6. The April 1998 newsletter of New Mexicans for Science and Reason contained an article written by physicist Mark Boslough claiming that the Alabama Legislature had voted to change the value of the mathematical constant pi to the "Biblical value" of 3.0

7. The BBC television programme Panorama ran a famous hoax in 1957, showing the Swiss harvesting spaghetti from trees. They had claimed that the despised pest, the spaghetti weevil, had been eradicated. A large number of people contacted the BBC wanting to know how to cultivate their own spaghetti trees

8. In 1998, Burger King ran an ad in USA Today, saying that people could get a Whopper for left-handed people whose condiments were designed to drip out of the right side. Not only did customers order the new burgers, but some specifically requested the "old", right-handed burger

9. In 1965, the BBC purported to conduct a trial of a new technology allowing the transmission of odor over the airwaves to all viewers. Many viewers reportedly contacted the BBC to report the trial's success

10. BMW announced that it was introducing the "Toot and Calm Horn" (after Tutankhamun), which calms rather than aggravates other drivers, so reducing the risk of road rage.

However there are occassions where real news is not believed such as when British sprinter Dwain Chambers joined English rugby league team Castleford Tigers on 1st April 2008. The athlete was attempting a return to top flight athletics at the time following a high profile drugs ban, and his apparent unfamiliarity with rugby led many people to assume this was an April Fools' Day prank.

Friday, 4 April 2008

\Woman gets pregnant shocker

The news that a man has become pregnant is the latest story to annoy me. I have seen it report on-line. on the TV and radio news and in some of the newspapers. Slightly further inspection shows that Thomas Beatie has XX in each of her cells and despite operations and injections is still female. Now don't get me wrong. I have no problem with people failing in love with the same sex and if you want to change your appearance that's fine although you have got to realise some employers may not be so understanding. My issue is that is a major medical breakthrough as has been reported in the news. Even Thomas regards it as a miracle which must be putting the bar pretty low as pregnancy seems to have been occurring to a lot of people for a long period of time. None of the news outlets noted that Thomas will be the child's mother not his father. Now if Thomas had been the child's father that would be news! Not sure what forms will need to be filled in as the wife of Thomas will not be genetically related to the child and will presumably have to adopt it. Wonder what would happen if this couple walked into to see mum. I suspect the Registrar General would be called.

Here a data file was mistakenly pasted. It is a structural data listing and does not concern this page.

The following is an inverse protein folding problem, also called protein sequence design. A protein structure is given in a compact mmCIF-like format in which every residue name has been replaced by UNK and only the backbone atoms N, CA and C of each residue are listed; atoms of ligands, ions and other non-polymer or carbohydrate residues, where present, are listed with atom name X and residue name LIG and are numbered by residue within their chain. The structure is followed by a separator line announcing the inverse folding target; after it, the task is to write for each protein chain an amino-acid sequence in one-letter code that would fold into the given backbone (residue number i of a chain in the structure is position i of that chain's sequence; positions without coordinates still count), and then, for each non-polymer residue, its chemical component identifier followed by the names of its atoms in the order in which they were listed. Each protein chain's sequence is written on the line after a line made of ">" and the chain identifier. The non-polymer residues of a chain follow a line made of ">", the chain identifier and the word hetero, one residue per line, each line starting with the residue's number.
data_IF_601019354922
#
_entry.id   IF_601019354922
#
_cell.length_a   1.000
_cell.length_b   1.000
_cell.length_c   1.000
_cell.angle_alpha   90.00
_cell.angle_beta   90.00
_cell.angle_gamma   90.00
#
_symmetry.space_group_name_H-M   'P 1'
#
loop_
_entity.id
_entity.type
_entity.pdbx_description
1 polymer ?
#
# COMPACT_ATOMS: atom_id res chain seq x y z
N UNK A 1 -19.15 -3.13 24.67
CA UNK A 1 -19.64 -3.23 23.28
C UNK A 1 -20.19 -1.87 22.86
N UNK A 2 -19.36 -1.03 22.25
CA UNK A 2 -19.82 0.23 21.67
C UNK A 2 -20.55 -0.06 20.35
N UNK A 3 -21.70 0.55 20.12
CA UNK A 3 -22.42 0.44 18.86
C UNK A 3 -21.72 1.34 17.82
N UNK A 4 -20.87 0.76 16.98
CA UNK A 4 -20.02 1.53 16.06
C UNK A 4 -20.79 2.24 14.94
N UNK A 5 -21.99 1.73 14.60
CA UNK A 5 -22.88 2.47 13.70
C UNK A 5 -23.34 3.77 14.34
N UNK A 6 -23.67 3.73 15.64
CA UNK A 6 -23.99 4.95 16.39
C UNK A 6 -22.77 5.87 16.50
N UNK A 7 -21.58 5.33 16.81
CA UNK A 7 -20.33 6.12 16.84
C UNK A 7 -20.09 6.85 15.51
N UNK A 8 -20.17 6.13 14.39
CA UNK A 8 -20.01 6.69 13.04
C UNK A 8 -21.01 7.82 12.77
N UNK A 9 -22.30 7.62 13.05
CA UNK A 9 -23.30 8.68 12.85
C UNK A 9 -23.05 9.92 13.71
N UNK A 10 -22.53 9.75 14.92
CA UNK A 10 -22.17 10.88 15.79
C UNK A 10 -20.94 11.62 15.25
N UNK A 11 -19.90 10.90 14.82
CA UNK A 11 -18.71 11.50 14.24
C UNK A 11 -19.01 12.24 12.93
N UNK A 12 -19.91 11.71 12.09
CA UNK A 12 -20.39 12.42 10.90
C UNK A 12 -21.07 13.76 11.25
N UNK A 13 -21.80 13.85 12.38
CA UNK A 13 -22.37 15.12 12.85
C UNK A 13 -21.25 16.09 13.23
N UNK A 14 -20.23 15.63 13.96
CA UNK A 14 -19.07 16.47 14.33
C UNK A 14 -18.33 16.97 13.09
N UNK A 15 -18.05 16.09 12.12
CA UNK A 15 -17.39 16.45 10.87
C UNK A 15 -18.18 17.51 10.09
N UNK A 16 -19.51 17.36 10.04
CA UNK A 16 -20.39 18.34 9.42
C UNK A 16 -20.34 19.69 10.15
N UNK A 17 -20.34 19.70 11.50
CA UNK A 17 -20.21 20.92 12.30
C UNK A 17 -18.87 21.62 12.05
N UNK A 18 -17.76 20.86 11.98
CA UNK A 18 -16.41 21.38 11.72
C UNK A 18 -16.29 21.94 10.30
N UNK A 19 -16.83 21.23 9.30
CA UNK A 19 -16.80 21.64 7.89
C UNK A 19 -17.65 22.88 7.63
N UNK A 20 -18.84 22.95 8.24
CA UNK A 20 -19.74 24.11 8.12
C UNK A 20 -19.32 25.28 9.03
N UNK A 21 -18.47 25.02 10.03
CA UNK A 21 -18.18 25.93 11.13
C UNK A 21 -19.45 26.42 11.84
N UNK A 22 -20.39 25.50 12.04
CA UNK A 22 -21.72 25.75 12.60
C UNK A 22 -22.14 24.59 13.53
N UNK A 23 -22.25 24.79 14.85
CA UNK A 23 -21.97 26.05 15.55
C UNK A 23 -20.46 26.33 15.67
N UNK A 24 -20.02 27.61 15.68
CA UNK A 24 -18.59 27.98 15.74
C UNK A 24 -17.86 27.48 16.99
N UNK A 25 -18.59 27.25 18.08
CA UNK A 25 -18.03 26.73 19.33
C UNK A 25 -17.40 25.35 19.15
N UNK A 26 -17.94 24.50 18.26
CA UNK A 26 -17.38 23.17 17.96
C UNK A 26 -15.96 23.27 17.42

For some reason I just hate pillars

In the 18th and 19th Century the rulers of various nations thought that they were at the pinnacle of civilisation and in their buildings they harked back to when they believed civilisation was last at its peak. This form of architecture is called neo-classical and was in reaction to the over ornate Baroque and Rococo styles that preceded it. It was also designed to show civilisations were not corrupt and once again displayed the same ideals as the "pure" Romans and Greeks. The problem is that the answers were pillars and I find it a very dull form of architecture.
It started in France but there are some examples I have seen below

National Portrait Gallery in London built 1824

The Bourse in Brussels started in 1863

The Alte Nationalgalerie in Berlin in 1866

The White House in Washington from 1792

The Supreme Court in Washington built in 1935

It reminds me of complaints now that all high streets look the same. The same style of buildings are appearing a;ll over the world and it is difficult to tell them apart. As it happens, this is nothing new.

Thursday, 3 April 2008

10 questions

One of the things about going away is that it gives you the opportunity to experience new things and new situations. These are some of the things that crossed my mind while I was away. Put up your hand (Literally or metaphorically) if

1. You think that underground trains should stop fully before the doors open
2. You wondered how much longer it takes the sun to set if you are up 205 metres a TV tower
3. You thought C & A had gone bankrupt
4. You have ruined a pair of trousers on a door handle (that's twice now)
5. You still get freaked out by cars turning right on a green pedestrian light
6. You have wondered if Ford make any effort to sell cars in Germany
7. You have wondered at the point of a language that keeps adding more letters to words and then using nicknames as they are too long (Kurfustendamm = Kudamm and Alexanderplatz = Alex)
8. You thought that Germans didn't have a sense of humour (Just because I can ask for a table in German doesn't mean I want the German version of the menu)
9. You have damaged a watch whilst changing the the time thus being 43 minutes behind local time for three days
10. You have wondered about the policy of rebuilding exact replicas of building destroyed up to 50 years ago

Just me then